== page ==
The film has been showing to distributors since the spring, but Costner is being very cautious about how it should be released — and when. Further complicating matters is that this year’s Best Actor lineup is impossibly crowded, with more legitimate contenders than we have seen in many a season. Some distributors just don’t want, or need, yet another entry into that derby. So at the moment, Black And White’s chances for this year’s Oscar contest are somewhat gray.
Also in that gray area are two films aiming at the far less-crowded Best Actress race. Beyond top-tier contenders Reese Witherspoon in Wild, Felicity Jones in The Theory Of Everything and now Moore and perhaps Hilary Swank in the Western The Homesman, that race gets a little thinner and more unpredictable, with yet unseen but promising work from the likes of Oscar favorites Amy Adams and Jessica Chastain, as well as Rosamund Pike in Gone Girl, which opens the New York Film Festival on Friday.
Meryl Streep is said to be a strong candidate for supporting actress in Into The Woods and IFC just announced this week that Boyhood’s Patricia Arquette (who could have gone either way) will be campaigned in supporting as well. That leaves room.
As I noted in my Deadline TIFF coverage, Jennifer Aniston wowed the Toronto audience with her powerful dramatic turn as a woman suffering from chronic pain in Cake. Initial talk after the Sept. 8 afternoon premiere (just before Still Alice) indicated lots of interest. And I am told some smaller distributors have gone after it, including indie Ketchup, which if nothing else would make for a nice trade headline (“Ketchup nabs Cake“). But so far no word on an official home for Cake, let alone whether a distributor will position it for the 2014 competition.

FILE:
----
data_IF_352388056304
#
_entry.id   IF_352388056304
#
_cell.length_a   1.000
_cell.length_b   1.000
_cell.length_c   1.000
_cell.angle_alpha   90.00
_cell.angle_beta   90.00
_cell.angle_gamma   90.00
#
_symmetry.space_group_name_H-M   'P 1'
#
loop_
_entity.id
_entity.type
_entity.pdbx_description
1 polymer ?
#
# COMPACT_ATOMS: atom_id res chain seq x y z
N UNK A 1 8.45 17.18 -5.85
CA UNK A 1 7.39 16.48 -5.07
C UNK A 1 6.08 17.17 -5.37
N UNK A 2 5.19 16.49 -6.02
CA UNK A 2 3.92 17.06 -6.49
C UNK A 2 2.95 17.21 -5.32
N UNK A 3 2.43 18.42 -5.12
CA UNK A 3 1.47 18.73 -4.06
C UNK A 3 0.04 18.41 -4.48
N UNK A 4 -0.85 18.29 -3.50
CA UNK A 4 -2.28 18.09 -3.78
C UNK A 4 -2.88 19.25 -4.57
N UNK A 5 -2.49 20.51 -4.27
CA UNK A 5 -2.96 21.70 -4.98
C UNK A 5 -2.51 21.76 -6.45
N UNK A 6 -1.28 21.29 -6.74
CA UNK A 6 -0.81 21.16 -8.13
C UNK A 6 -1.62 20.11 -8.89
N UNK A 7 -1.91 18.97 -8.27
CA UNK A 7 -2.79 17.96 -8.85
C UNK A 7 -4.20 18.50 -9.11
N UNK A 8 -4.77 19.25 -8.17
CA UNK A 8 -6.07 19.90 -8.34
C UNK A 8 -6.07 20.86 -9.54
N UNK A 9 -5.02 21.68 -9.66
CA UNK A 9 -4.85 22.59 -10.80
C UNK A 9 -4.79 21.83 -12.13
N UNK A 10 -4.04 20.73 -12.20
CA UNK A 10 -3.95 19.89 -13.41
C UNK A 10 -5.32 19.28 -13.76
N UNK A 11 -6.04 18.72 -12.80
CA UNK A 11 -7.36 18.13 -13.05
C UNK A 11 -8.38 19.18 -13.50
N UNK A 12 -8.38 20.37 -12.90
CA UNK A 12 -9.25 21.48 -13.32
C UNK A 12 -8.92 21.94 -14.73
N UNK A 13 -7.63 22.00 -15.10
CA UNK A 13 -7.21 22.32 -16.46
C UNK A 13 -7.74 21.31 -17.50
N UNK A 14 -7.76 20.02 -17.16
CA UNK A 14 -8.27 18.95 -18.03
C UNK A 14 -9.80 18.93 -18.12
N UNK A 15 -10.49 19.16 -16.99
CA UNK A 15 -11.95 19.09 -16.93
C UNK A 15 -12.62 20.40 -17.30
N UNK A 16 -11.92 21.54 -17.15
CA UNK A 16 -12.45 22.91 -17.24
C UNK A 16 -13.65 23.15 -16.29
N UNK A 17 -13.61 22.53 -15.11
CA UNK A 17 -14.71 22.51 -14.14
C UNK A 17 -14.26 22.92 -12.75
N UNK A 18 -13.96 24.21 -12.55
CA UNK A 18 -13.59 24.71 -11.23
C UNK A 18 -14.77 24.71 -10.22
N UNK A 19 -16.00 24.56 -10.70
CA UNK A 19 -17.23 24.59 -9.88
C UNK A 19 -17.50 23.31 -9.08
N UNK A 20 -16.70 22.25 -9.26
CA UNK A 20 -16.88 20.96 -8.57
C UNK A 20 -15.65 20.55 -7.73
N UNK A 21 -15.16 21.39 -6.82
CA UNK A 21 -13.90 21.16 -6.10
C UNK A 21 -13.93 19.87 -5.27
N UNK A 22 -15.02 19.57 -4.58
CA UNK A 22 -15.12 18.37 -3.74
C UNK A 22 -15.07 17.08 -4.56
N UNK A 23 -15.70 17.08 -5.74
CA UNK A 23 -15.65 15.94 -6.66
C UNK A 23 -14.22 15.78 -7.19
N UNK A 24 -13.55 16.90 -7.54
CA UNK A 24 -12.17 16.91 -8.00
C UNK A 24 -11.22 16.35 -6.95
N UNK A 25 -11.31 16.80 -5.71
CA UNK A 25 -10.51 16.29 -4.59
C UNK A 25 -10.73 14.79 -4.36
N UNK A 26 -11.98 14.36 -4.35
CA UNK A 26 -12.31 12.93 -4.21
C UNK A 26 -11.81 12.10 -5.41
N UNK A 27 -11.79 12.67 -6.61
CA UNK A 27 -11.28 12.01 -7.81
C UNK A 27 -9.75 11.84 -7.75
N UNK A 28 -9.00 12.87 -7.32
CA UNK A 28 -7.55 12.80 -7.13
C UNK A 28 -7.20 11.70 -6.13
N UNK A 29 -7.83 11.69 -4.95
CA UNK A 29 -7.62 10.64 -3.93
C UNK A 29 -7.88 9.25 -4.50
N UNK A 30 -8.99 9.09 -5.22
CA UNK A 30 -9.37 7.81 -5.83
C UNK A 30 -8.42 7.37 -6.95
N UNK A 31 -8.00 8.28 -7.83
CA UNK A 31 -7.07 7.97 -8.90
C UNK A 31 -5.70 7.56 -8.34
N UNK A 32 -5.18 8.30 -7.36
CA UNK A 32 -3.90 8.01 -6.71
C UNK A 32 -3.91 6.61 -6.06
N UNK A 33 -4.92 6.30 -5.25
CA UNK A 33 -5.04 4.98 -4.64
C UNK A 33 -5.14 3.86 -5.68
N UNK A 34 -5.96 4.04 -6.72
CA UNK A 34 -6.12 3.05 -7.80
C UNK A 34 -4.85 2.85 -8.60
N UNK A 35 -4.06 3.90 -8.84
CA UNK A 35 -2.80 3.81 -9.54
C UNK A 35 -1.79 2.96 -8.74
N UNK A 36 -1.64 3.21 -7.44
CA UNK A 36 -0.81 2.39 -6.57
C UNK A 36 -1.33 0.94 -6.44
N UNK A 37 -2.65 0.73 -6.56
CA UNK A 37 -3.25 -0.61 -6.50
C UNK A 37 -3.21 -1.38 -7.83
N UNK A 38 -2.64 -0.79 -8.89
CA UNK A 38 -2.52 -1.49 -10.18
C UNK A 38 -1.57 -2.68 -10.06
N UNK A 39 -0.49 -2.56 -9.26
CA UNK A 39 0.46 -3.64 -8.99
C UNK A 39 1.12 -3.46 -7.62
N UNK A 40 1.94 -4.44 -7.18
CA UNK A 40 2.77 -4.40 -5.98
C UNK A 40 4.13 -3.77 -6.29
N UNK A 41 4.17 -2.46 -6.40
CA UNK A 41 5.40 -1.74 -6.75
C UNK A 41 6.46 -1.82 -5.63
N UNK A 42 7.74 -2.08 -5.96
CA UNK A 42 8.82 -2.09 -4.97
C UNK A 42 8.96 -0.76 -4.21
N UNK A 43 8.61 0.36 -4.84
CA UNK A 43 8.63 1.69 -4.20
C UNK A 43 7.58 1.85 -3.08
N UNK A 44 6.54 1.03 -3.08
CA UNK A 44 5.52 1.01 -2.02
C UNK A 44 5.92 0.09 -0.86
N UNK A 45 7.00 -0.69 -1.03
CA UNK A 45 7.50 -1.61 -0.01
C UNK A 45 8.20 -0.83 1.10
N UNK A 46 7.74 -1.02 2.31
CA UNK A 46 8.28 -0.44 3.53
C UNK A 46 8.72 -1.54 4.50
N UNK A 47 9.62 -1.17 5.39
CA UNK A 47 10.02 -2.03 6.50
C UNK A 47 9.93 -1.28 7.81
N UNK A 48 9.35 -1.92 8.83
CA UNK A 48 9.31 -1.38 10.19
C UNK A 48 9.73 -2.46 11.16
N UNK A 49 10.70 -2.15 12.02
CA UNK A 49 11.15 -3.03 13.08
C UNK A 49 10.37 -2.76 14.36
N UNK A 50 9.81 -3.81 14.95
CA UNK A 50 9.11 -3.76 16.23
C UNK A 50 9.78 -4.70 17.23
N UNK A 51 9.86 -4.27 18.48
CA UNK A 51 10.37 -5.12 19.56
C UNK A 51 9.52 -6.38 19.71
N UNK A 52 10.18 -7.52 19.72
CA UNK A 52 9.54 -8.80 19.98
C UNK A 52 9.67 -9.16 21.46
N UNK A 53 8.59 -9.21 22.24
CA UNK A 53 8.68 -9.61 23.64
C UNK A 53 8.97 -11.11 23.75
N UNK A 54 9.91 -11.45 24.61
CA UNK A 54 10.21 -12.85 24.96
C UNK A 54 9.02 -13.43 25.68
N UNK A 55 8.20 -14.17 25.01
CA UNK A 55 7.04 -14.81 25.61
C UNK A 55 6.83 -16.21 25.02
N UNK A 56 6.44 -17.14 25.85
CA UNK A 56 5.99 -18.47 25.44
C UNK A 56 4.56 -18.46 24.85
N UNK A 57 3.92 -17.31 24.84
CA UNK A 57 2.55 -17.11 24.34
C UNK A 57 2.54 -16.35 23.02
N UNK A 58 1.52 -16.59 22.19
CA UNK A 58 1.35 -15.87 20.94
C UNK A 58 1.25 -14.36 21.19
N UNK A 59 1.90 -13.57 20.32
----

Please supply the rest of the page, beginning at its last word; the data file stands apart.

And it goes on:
And this week I am told potential distributors are still viewing Shelter, another TIFF debut, which was written and directed by first-time helmer Paul Bettany and stars his wife, Connelly, and Anthony Mackie. I caught it this week at UTA’s Beverly Hills offices.
It’s an immensely powerful and provocative love story about two homeless people on the streets of New York City — each with a past that is slowly revealed. One scene would be sure to land this film, as currently edited, an NC-17 rating. But there can be no doubt Connelly turns in her finest and riskiest performance since Requiem For A Dream.
Reps involved in the film have looked at the thin landscape in the Best Actress race and surmise there could be a spot for Connelly, given a December Oscar-qualifying run. This is a big “if” at this point as no distributor has signed on. Voting actors would very likely respond to this brave portrait of a woman on the verge, and certainly to Connelly’s raw and compelling work, which transcends even her Oscar-winning supporting turn in A Beautiful Mind. Mackie also is beautifully understated in a performance of great dignity.
Writer-director Oren Moverman’s Time Out Of Mind, another movie set among NYC’s homeless community that was for sale at TIFF, features Richard Gere in a stripped-down, startling turn as a man reduced to living on the streets. It, too, does not yet have a distributor, but I am told it didn’t come into TIFF with the intention of being released for this year’s race. It gets a high-profile slot at the NYFF.
Another Moverman project, the Brian Wilson biopic Love And Mercy — which he wrote (Bill Pohlad directed) — did sell out of TIFF to Lionsgate/Roadside Attractions and features award-worthy work from Paul Dano and John Cusack, who play Wilson at different ages. But I am told this will be held for 2015.
On the other hand, Chris Rock‘s Top Five was easily the hottest sales title at TIFF, going to Paramount for over $12 million. The studio is doing a quick turnaround, opening it wide in December. But that’s a commercial play, not one necessarily done with Oscar front of mind (although Rock’s hilarious screenplay could have a shot — who knows?).
But for Black And White, Cake and Shelter, time is fast running out. It might comfort them to know that two films that also debuted and sold in September at TIFF were held back, came out in the late spring/early summer of the next year — and still went on to win Best Picture Oscars long after their initial Fall Fest heat had cooled.
They were, of course, Crash and The Hurt Locker. Sometimes it just pays to wait.